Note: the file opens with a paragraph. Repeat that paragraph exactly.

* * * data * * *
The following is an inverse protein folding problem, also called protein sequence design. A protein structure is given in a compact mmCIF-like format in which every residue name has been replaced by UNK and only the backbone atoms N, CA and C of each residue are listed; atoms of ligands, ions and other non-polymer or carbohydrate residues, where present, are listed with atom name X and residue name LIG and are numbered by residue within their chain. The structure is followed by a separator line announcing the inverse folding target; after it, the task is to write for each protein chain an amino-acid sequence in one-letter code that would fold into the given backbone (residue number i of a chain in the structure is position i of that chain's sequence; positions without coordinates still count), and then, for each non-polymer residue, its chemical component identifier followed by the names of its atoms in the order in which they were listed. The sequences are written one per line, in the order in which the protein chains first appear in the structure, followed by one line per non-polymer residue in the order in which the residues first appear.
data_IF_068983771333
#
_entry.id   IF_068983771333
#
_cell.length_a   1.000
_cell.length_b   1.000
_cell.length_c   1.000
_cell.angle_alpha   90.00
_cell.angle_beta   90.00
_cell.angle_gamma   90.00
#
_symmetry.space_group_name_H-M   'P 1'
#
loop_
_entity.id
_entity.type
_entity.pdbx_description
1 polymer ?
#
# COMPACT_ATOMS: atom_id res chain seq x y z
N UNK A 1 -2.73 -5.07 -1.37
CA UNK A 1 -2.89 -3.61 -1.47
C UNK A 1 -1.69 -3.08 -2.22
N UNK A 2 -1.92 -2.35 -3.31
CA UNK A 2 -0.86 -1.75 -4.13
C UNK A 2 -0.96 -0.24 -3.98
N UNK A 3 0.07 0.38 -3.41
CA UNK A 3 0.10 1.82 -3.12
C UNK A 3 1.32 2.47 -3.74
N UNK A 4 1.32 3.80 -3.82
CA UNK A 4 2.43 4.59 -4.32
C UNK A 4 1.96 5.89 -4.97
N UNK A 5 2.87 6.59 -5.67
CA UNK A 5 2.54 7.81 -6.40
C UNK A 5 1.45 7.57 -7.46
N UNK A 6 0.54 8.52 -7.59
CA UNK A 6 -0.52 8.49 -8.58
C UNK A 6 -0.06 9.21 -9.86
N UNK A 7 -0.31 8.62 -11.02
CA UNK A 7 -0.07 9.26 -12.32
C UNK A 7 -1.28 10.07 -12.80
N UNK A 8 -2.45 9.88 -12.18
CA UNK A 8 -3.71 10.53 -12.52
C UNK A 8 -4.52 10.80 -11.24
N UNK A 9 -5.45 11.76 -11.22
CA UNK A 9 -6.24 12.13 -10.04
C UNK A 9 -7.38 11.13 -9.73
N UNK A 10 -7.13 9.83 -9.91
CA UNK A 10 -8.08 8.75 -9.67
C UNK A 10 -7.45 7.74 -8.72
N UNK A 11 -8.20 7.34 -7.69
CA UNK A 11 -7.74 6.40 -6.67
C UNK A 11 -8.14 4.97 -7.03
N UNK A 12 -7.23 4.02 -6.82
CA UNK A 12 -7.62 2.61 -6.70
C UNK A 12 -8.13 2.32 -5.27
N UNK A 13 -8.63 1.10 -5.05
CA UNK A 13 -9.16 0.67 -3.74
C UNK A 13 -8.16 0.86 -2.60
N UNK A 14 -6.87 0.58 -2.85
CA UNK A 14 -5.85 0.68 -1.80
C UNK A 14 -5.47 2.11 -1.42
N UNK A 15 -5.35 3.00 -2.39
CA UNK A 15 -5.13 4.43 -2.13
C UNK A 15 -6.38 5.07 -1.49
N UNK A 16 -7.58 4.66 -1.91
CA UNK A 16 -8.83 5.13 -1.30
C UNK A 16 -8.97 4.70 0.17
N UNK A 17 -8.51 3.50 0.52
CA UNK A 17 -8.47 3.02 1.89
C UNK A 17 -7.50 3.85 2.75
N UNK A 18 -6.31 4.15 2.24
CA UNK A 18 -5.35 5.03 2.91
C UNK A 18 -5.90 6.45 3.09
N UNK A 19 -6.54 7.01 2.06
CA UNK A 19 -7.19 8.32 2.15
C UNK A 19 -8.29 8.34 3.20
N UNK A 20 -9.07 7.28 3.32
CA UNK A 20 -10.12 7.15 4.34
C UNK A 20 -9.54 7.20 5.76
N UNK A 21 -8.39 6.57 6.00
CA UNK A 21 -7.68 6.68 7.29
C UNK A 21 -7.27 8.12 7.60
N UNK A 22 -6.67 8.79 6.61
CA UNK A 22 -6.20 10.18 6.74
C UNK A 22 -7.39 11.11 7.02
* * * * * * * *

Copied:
The following is an inverse protein folding problem, also called protein sequence design. A protein structure is given in a compact mmCIF-like format in which every residue name has been replaced by UNK and only the backbone atoms N, CA and C of each residue are listed; atoms of ligands, ions and other non-polymer or carbohydrate residues, where present, are listed with atom name X and residue name LIG and are numbered by residue within their chain. The structure is followed by a separator line announcing the inverse folding target; after it, the task is to write for each protein chain an amino-acid sequence in one-letter code that would fold into the given backbone (residue number i of a chain in the structure is position i of that chain's sequence; positions without coordinates still count), and then, for each non-polymer residue, its chemical component identifier followed by the names of its atoms in the order in which they were listed. The sequences are written one per line, in the order in which the protein chains first appear in the structure, followed by one line per non-polymer residue in the order in which the residues first appear.